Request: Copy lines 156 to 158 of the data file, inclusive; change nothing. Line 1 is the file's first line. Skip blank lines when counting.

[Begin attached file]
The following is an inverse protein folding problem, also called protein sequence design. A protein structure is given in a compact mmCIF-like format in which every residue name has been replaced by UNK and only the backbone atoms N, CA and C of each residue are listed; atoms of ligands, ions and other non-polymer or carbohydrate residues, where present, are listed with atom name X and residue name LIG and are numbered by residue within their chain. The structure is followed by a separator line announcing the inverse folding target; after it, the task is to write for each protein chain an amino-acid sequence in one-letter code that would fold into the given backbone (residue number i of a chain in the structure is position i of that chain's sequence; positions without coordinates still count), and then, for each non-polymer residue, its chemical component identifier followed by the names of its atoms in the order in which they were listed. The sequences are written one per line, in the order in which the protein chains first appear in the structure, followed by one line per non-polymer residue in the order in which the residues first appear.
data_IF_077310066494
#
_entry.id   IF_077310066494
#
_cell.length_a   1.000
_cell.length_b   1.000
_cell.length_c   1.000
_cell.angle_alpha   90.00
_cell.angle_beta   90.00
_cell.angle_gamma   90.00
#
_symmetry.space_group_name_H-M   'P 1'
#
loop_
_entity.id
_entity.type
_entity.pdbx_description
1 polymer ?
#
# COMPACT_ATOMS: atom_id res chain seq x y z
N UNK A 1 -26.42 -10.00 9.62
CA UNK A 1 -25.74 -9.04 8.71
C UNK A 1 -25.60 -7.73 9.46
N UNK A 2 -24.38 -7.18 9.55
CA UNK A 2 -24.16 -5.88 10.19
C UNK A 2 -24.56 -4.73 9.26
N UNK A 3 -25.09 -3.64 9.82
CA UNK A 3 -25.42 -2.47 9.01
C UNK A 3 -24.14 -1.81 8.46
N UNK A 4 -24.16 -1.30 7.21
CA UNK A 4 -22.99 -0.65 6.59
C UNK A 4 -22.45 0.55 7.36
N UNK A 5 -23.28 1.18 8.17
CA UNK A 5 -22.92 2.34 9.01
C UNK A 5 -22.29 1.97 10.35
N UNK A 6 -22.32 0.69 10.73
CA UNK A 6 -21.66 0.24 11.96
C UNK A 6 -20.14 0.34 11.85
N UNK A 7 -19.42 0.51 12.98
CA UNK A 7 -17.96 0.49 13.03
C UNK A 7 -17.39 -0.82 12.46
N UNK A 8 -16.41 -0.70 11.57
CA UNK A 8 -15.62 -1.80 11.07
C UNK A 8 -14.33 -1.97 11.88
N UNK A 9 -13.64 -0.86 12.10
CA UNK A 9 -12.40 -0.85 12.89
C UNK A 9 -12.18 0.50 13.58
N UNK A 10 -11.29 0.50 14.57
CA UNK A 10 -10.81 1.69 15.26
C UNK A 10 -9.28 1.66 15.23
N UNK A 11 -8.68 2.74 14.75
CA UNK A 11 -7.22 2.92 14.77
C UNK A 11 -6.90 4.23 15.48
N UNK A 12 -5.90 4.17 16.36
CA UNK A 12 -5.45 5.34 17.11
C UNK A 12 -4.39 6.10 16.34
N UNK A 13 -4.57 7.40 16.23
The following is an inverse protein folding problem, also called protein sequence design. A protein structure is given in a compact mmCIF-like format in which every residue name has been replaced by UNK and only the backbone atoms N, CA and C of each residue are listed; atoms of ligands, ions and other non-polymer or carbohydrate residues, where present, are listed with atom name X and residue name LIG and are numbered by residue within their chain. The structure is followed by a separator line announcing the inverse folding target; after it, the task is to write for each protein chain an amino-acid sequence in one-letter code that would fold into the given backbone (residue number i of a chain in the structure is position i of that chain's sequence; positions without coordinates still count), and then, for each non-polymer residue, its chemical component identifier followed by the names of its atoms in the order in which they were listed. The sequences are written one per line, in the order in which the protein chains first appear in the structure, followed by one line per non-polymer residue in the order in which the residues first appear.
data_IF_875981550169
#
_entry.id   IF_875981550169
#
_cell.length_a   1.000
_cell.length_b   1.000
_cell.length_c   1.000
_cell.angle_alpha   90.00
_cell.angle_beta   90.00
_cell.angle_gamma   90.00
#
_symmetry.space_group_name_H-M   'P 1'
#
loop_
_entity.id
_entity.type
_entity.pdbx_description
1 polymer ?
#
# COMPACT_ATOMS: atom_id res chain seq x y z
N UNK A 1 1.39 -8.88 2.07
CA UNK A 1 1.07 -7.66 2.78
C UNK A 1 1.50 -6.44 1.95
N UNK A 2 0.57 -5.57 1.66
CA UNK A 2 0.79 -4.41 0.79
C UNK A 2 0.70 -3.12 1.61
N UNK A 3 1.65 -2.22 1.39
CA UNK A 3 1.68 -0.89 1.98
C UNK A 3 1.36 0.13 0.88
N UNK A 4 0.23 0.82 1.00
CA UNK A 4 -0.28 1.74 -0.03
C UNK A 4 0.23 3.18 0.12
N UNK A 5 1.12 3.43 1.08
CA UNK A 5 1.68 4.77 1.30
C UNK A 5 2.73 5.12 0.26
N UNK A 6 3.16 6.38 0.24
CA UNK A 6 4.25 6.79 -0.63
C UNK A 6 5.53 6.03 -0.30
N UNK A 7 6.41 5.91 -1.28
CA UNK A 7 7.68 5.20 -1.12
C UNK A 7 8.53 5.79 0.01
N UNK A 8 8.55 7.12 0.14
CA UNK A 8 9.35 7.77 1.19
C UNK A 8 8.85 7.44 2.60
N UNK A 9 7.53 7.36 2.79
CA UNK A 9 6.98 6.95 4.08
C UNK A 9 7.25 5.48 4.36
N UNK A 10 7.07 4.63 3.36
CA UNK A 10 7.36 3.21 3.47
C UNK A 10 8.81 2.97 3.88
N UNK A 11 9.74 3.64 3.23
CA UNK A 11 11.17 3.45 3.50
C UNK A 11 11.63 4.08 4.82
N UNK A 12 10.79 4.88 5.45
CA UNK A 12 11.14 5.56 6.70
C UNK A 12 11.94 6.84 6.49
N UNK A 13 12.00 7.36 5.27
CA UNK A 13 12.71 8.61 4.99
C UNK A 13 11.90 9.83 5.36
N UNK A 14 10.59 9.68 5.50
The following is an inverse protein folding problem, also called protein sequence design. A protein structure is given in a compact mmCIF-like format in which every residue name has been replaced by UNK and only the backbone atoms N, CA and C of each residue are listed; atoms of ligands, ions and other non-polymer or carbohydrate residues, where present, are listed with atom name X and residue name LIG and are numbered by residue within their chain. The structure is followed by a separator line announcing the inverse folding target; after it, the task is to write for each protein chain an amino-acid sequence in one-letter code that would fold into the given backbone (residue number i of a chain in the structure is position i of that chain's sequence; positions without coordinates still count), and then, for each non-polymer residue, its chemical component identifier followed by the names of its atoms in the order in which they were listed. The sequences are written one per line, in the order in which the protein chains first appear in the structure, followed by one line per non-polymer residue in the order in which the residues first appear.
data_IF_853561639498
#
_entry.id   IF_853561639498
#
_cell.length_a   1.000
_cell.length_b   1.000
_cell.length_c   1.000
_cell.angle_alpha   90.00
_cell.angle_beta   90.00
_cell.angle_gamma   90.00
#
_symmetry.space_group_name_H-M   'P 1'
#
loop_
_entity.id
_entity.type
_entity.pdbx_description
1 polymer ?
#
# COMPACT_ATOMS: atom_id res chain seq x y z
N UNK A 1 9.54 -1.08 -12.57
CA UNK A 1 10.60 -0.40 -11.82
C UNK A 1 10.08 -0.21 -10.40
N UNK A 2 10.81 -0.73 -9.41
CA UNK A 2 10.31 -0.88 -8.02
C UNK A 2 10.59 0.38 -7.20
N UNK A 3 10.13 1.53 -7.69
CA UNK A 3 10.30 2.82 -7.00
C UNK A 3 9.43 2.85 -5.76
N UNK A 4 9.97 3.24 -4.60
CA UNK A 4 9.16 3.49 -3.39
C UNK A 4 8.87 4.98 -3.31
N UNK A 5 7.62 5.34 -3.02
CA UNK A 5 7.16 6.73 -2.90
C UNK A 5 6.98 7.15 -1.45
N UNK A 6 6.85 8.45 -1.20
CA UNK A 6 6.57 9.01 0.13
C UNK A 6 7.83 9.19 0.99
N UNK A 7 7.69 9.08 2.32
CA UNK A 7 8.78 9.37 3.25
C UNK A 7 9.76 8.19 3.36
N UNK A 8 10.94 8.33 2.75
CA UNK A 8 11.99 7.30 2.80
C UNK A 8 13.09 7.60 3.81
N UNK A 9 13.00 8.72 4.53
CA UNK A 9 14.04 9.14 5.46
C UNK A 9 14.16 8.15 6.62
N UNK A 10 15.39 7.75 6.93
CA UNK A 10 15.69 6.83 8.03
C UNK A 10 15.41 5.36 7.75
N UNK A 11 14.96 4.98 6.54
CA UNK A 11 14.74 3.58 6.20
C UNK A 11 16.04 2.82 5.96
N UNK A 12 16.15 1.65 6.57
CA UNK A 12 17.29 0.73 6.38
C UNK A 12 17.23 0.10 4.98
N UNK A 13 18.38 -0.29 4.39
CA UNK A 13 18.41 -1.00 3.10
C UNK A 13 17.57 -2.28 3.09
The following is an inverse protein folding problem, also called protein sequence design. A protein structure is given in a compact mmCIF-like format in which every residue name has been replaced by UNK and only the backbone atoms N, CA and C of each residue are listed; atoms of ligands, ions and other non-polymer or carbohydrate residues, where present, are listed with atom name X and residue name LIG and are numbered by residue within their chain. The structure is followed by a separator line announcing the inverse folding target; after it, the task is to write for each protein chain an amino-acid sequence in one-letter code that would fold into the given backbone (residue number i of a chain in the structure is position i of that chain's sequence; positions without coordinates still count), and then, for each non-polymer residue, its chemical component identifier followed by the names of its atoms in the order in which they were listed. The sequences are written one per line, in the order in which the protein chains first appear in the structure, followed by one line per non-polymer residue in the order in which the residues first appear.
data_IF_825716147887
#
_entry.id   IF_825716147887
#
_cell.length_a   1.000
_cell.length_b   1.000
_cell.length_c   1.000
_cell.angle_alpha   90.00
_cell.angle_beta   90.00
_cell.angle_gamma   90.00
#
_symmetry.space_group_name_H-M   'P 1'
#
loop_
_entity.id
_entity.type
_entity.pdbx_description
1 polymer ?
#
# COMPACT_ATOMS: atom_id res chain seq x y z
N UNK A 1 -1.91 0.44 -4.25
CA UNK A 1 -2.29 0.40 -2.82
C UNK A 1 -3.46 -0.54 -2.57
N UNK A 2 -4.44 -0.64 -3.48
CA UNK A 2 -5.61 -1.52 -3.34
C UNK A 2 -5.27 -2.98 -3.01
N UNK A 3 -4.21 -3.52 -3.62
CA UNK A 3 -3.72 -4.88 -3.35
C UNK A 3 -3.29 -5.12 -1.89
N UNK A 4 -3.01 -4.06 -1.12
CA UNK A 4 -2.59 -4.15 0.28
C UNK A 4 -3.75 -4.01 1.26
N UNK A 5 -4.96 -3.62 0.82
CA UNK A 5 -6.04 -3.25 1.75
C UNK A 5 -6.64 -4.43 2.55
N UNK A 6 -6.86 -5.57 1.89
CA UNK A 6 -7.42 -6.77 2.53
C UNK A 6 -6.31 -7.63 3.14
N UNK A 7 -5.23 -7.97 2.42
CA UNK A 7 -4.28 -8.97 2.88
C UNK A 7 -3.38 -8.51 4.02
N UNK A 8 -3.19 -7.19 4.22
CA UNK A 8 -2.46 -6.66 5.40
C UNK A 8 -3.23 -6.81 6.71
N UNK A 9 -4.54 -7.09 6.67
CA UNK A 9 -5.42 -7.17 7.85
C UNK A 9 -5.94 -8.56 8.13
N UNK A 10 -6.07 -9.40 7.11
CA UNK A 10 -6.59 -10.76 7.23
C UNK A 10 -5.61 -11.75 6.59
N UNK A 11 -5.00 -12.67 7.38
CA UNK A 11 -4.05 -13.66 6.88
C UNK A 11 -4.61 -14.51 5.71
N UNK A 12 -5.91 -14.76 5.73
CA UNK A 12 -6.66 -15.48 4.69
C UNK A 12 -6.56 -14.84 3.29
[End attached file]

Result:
N UNK A 6 6.85 8.45 -1.20
CA UNK A 6 6.57 9.01 0.13
C UNK A 6 7.83 9.19 0.99